Earlier this year, just off the shore of the Sea of Galilee, a young Canadian
bluegrass outfit was taking the stage at the Jacob’s Ladder Festival for the
first time – in 2013, that is. At the ages of 22 and 20, this was the Abrams
Brothers’ fourth time headlining the festival since 2007, when they had still
routinely shared the stage with other family members.
Back then, even as
cherub-faced adolescents, the brothers had come to Israel as accomplished,
seasoned musicians who for years had toured extensively around the United States
during summers off from school, spring break and weekends. They even performed
at Nashville’s Grand Ole Opry in 2005, making them the youngest Canadians ever
to do so (an oft-cited fact that still bears repeating).
At that point,
the Abrams Brothers’ style had been pure, straight-ahead bluegrass: They played
a raft of traditional covers, and there were no electric instruments or
percussion in sight.
Now, armed with a wealth of original material, they
perform a sharply executed blend of bluegrass – what John calls the “root” of
their music – and heavy doses of rock and folk, which demand a more modernized
sound that necessarily breaks the unwritten rules of the genre. At Jacob’s
Ladder, for instance, they were backed by bassist Jason Mercer and drummer Cam
“I think it was important that we focused on bluegrass growing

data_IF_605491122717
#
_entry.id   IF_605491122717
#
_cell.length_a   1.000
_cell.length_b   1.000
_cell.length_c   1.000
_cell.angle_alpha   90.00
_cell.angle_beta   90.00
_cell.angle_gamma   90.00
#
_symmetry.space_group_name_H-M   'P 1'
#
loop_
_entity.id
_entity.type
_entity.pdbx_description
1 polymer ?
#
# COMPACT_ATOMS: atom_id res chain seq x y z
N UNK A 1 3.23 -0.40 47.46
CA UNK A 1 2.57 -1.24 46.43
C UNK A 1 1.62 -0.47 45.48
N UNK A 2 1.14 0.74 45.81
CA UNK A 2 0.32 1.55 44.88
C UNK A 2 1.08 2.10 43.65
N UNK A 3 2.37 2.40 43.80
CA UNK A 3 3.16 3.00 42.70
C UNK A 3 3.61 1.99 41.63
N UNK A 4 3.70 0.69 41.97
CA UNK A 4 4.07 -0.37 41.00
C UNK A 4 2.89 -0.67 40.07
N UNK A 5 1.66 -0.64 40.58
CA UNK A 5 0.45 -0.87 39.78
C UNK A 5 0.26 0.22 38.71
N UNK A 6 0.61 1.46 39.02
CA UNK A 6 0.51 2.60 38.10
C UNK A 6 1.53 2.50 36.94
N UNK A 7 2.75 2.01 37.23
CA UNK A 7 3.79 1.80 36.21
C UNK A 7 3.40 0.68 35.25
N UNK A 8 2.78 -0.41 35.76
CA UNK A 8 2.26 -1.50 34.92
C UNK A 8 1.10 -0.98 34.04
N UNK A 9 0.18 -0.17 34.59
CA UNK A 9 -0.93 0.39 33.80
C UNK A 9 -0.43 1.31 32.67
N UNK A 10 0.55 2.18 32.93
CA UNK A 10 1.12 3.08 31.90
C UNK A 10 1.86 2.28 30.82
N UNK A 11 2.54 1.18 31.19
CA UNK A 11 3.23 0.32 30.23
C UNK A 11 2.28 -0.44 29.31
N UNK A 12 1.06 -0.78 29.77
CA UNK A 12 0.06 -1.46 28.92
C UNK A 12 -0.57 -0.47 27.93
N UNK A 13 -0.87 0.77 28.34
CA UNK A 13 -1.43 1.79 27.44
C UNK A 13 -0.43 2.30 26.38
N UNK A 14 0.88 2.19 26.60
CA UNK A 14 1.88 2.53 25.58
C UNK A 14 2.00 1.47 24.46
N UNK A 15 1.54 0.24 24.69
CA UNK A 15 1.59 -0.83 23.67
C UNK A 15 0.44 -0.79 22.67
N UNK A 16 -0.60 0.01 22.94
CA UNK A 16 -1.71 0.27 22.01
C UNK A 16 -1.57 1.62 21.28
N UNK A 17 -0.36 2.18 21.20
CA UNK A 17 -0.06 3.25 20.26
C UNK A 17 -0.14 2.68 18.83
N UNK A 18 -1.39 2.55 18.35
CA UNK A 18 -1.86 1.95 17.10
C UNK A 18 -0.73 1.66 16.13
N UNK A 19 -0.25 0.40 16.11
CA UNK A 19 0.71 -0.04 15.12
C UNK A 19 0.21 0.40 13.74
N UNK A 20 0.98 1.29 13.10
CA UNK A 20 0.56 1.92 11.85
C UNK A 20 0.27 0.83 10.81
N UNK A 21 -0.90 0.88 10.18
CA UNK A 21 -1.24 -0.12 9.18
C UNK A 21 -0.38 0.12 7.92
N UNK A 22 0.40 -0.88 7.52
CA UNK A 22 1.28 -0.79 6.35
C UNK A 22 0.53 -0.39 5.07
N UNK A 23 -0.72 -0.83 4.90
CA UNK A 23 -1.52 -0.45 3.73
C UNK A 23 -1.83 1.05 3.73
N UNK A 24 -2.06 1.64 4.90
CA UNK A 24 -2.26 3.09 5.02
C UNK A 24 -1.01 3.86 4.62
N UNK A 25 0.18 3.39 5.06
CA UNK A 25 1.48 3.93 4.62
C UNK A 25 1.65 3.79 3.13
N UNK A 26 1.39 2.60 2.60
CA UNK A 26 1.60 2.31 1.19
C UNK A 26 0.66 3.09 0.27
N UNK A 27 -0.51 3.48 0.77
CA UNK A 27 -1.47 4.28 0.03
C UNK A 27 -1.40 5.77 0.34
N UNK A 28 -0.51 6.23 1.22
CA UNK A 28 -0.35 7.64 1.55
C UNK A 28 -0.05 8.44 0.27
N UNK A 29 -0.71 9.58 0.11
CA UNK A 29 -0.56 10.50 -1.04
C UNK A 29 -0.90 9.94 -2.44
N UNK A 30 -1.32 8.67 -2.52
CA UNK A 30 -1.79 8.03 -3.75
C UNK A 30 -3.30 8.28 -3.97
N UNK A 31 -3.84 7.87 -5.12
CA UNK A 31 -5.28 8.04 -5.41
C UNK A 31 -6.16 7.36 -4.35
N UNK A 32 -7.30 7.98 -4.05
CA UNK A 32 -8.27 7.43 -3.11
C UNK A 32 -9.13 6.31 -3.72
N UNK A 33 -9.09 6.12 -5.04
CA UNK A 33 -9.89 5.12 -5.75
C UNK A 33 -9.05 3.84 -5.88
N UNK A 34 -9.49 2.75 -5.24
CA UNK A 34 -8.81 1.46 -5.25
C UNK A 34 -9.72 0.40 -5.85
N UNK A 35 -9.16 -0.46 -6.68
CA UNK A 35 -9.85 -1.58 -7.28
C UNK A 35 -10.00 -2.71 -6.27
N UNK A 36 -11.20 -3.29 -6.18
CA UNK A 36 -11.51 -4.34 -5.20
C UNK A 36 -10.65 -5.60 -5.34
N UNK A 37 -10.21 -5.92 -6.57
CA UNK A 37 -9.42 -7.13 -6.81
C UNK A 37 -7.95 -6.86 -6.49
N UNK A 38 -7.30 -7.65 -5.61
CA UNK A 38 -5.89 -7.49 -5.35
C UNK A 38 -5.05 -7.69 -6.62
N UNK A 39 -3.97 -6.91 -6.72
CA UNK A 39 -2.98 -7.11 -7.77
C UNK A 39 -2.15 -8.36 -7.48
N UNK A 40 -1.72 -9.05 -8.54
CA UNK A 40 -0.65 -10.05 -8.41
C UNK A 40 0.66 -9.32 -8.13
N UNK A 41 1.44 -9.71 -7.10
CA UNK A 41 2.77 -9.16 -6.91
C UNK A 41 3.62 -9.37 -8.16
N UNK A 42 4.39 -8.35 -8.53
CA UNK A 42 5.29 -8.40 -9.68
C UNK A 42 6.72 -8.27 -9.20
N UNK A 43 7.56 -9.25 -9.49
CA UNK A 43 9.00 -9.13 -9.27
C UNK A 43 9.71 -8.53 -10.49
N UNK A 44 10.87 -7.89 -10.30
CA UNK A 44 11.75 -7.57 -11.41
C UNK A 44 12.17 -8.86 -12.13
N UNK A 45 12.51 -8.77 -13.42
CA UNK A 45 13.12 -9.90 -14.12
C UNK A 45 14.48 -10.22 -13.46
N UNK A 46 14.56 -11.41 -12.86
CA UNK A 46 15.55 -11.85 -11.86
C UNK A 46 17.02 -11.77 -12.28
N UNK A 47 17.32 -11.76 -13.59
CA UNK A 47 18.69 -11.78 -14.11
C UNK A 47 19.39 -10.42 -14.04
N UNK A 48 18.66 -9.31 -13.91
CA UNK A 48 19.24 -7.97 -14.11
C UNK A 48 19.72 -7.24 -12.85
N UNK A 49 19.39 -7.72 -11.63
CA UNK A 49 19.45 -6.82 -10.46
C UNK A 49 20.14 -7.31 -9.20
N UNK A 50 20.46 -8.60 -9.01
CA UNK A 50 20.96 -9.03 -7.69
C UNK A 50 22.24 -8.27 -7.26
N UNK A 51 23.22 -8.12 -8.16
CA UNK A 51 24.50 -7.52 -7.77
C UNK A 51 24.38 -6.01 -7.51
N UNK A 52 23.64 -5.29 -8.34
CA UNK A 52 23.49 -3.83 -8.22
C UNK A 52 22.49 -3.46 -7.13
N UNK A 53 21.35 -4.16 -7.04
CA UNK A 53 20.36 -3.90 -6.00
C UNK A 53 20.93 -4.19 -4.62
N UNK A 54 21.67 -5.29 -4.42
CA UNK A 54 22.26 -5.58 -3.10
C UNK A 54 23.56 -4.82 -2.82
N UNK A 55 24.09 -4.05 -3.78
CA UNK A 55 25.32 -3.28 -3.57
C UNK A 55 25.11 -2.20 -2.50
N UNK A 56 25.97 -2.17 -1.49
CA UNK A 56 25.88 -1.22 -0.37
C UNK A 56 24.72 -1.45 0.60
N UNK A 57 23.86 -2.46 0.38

up, being able to really excel at one discipline,” says John.
now, when we create our own music, we have a general sort of guideline as to how
we want to go about that.” But their influences are diverse, he says, and
“playing with drums or playing with upright or electric bass – sort of a more
rock style – it’s just natural for our generation.”
The frenzied young’ns
in the dance section next to the Jacob’s Ladder stage would probably attest to
this. As John (on guitar) and James (on fiddle, banjo and piano) strummed,
finger-picked, harmonized, jumped and head-banged on stage, a sea of long hair,
beards, peasant skirts, cowboy hats and Aladdin-style pants bobbed, leapt and
twirled down below.
“I think in order for bluegrass to continue to grow,
it shouldn’t be preserved,” says John, who started on violin at age nine and
picked up a few other instruments before more settling primarily on guitar in
more recent years. “Any time somebody tries to put some sort of preservation on
art, it usually stays with that age group or it just stays in the
“There’s no such thing as ‘corrupting the art,’” he
Younger brother James, who began playing at age six and writing
songs at around nine, describes the path away from rigid bluegrass structures as
a natural process of sorts. Earlier on, he says, he had been surrounded by an
abundance of simple, “very straight,” major-key bluegrass tunes – and that
“forced” him to want to write in the minor key and generally stretch the limits
of the genre.
John notes they’re also exploring music that “has a lot of
space,” like Coldplay-style atmospheric rock – most obvious in their intriguing
bluegrass-flavored rendition of the Coldplay hit “Viva La Vida,” off The Abrams
Brothers’ 2011 release Northern Redemption.
“I think that’s where we really kind
of try to take bluegrass and open it up a little bit,” John says. “Bluegrass is